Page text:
A feminist history of eyeliner

Can you be a feminist and addicted to Beauty tutorials? Fight gender stereotypes all week and slam your savings at Sephora on Saturdays? Know Judith Butler’s works by heart and master the art of smoky eyes ? These seemingly innocuous questions have long preoccupied the Quebec poet and activist Daphné B. Because the use of make-up is traditionally rather frowned upon by women’s rights fighters: considered, at best, as a submission to social codes and to the male desire; at worst, like an irrelevant frivolity.

In a fascinating essay, Made up. Investigation of the world and its makeup, which has just been published by Editions Grasset, the young woman is committed to rehabilitating this ancestral act, by giving it back its highly… political dimension. First, because it is a form of empowerment.

With a stroke of a pencil, a touch of blush, women are transformed into a sublimated version of themselves. And it is not nothing: by this gesture, they refuse the assignment to the humility which weighs on their shoulders, assume to be valued, claim the right to be seen and to be found beautiful – to begin with. by themselves.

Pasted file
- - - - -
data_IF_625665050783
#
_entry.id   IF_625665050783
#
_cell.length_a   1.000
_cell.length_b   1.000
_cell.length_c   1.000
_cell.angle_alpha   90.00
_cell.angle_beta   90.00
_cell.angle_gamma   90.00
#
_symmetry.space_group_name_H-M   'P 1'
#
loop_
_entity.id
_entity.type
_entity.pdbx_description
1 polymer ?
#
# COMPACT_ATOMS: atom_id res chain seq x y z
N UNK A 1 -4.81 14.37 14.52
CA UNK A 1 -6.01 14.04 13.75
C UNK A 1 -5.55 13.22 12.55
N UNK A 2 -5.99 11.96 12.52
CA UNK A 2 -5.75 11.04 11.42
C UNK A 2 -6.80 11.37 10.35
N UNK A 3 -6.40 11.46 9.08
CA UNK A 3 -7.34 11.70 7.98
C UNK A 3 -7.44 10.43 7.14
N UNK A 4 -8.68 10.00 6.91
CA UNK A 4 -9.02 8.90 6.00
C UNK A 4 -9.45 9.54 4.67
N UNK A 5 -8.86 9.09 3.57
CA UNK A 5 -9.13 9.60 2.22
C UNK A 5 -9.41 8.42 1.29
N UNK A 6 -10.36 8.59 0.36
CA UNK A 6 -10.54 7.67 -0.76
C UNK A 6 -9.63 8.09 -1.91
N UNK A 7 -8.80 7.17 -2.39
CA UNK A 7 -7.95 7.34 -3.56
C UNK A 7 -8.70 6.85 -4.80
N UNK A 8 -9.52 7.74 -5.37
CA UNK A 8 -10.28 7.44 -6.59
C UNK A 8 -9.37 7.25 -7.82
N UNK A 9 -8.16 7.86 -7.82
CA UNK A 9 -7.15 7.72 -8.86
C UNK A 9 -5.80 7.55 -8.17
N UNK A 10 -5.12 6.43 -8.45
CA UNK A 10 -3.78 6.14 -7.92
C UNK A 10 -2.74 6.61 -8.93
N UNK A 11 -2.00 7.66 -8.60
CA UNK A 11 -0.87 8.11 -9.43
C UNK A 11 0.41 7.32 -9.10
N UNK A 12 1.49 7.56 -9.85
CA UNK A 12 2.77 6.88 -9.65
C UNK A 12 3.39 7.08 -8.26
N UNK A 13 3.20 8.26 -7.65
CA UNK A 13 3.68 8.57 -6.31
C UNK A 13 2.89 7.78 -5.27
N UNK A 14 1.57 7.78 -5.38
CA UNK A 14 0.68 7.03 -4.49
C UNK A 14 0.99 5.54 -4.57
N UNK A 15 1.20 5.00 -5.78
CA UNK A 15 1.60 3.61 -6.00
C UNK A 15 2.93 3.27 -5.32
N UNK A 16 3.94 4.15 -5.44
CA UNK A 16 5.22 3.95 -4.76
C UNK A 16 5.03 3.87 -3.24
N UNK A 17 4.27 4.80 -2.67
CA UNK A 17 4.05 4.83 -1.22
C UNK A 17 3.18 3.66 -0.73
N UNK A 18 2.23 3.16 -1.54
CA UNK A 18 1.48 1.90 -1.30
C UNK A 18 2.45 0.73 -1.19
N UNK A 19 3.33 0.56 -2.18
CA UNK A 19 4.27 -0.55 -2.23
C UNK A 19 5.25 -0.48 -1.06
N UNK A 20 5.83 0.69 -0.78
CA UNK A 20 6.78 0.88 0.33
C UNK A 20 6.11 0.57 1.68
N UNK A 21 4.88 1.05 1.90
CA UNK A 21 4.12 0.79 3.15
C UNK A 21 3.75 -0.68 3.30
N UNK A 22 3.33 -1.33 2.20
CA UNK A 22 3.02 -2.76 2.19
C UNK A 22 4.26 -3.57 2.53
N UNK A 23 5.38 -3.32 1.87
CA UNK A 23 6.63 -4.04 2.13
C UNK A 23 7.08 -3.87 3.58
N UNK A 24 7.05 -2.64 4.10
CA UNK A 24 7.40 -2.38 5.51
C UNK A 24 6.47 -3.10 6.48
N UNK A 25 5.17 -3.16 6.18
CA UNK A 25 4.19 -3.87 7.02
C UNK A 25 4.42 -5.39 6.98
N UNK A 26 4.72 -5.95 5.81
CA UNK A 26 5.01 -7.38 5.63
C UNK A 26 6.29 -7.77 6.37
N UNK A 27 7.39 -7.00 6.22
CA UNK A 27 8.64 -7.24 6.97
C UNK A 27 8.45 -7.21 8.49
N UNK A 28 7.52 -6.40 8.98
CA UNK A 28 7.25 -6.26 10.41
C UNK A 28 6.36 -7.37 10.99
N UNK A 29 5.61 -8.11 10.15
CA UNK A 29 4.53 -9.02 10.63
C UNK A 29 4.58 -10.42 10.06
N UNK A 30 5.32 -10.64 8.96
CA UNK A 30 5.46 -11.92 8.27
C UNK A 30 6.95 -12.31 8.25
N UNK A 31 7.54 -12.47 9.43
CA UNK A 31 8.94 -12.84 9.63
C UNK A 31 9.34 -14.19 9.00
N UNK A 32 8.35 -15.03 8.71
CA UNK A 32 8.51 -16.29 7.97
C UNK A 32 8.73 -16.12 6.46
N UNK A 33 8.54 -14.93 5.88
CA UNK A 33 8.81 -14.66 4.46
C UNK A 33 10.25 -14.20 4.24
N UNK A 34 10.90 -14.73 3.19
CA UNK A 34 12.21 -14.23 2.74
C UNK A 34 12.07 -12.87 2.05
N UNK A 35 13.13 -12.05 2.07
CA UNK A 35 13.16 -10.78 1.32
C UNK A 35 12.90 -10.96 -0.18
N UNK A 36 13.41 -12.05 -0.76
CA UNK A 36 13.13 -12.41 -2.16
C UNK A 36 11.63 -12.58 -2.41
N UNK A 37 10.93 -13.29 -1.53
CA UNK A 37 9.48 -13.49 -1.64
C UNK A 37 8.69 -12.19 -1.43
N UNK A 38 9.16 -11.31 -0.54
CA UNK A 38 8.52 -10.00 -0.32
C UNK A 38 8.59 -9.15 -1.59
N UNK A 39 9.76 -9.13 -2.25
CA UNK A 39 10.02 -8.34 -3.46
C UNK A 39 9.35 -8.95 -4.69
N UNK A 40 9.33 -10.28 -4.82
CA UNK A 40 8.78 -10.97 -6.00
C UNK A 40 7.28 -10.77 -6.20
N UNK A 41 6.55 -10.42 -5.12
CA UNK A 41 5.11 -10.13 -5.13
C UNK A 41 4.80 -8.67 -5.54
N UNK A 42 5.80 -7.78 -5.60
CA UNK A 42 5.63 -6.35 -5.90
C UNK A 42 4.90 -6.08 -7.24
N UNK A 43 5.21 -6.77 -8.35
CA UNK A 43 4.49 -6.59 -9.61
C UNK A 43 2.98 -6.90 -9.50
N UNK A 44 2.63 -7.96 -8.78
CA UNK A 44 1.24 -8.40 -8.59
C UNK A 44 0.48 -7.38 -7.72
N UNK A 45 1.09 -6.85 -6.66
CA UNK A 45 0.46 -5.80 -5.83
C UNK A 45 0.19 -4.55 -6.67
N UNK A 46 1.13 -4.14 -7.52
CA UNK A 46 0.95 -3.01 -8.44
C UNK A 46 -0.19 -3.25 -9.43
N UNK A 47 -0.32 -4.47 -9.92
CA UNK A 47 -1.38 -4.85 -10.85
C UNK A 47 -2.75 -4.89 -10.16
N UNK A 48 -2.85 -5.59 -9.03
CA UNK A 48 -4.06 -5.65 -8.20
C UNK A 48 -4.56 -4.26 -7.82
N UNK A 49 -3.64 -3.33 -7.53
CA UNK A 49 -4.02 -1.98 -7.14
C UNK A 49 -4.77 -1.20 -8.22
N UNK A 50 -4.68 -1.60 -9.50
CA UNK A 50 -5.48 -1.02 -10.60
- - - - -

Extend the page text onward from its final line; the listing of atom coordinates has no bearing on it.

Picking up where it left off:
Then, Daphne B. affirms that this moment spent in the privacy of her bathroom, facing her own reflection, is a form of “selfcare”. ” It is a suspended time when I turn to myself. I give myself minutes, I am used to making them profitable. To get me out of monetized time,

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